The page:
- 13.2.2 Computing stability increase
- 13.2.3 Symbolic formula for stability increase
- 13.2.4 Memory stability increase formula
- 13.3 Conclusions derived from stability increase formula +
- 14 2014: Algorithm SM-17
- 15 Exponential adoption of spaced repetition +
- 16 Summary of memory research +
The anatomy of failure and success
- 17.1 Formula for research failure
- 17.2 Failed experimentation
- 17.3 Ebbinghaus experiments (1885) +
- 17.4 Spitzer experiment (1939)
- 17.5 Wozniak experiment (1985)
- 17.6 Why spaced repetition idea succeeded in the end?
- 17.7 First decade of SuperMemo: Battling skepticism
- 17.8 The future is bright
The popular history of spaced repetition is full of myths and falsehoods. This text is to tell you the true story. The problem with spaced repetition is that it became too popular for its own effective replication. Like a fast mutating virus it keeps jumping from application to application, and tells its own story while accumulating errors on the way.
Who invented spaced repetition?
This is the story of how I solved the problem of forgetting. I figured out how to learn efficiently. Modesty is a waste of time, therefore I will add that I think I actually know how to significantly amplify human intelligence. In short: memory underlies knowledge which underlies intelligence. If we can control what we store in memory and what we forget, we can control our problem solving capacity. In a very similar way, we can also amplify artificial intelligence. Its a great relief to be able to type in those proud words after many years of a gag order imposed by commercial considerations.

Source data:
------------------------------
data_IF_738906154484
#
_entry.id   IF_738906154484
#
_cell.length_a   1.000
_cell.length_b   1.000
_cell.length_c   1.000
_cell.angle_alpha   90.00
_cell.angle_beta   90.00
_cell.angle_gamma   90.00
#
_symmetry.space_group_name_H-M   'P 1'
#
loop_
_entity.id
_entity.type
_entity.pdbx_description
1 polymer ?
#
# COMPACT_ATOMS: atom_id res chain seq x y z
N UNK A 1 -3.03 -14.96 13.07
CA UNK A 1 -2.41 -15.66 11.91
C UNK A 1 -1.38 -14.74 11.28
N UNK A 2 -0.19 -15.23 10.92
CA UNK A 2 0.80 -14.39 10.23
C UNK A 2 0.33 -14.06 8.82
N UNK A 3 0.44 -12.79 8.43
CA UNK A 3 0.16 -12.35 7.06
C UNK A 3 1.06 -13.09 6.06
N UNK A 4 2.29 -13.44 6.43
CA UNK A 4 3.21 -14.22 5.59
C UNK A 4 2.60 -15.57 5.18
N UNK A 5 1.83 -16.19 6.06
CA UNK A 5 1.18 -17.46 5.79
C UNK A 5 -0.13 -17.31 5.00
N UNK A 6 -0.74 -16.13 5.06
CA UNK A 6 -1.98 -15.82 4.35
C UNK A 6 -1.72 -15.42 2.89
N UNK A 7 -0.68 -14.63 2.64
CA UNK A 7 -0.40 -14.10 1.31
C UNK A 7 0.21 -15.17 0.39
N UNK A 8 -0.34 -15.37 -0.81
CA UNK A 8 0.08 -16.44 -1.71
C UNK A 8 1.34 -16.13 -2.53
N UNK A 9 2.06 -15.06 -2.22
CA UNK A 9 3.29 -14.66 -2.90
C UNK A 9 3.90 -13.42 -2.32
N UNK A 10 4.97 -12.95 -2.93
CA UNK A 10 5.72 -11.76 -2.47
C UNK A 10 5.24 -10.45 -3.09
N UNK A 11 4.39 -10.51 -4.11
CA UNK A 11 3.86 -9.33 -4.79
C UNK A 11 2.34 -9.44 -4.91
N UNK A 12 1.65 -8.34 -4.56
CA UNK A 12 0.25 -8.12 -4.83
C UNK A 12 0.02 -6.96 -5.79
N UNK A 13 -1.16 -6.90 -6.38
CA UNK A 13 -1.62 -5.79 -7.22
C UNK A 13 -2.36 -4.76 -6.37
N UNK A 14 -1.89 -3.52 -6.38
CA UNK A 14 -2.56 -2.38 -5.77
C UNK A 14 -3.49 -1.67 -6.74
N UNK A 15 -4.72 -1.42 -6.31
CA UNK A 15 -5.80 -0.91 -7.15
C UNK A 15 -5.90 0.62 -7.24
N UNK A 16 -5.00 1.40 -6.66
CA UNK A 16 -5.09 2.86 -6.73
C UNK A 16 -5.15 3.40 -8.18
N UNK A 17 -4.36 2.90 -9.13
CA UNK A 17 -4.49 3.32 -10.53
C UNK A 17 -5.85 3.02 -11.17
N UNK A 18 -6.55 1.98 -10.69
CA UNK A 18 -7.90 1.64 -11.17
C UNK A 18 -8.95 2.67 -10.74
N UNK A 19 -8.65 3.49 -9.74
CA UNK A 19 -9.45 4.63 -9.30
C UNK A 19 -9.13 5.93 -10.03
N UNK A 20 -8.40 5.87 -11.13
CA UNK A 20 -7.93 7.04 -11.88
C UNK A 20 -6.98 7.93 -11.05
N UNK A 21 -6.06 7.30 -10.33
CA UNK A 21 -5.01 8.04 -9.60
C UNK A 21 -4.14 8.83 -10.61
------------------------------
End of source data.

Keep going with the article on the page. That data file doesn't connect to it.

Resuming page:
Back in the early 1990s, I thought I knew how to turn education systems around the world upside down and make them work for all students. However, any major change requires a cultural paradigm shift. It is not enough for a poor student from a poor communist country to announce the potential for a change. I did that, in my Master's Thesis, but I found little interest in my ideas. Even my own family was dismissive. Luckily, I met a few smart friends at my university who declared they would use my ideas to set up a business. Like Microsoft changed the world of personal computing, we would change the way people learn. We owned a powerful learning tool: SuperMemo. However, for SuperMemo to conquer the world it had to ditch its roots for a while. To convince others, SuperMemo had to be a product of pure science. It could not have just been an idea conceived by a humble student.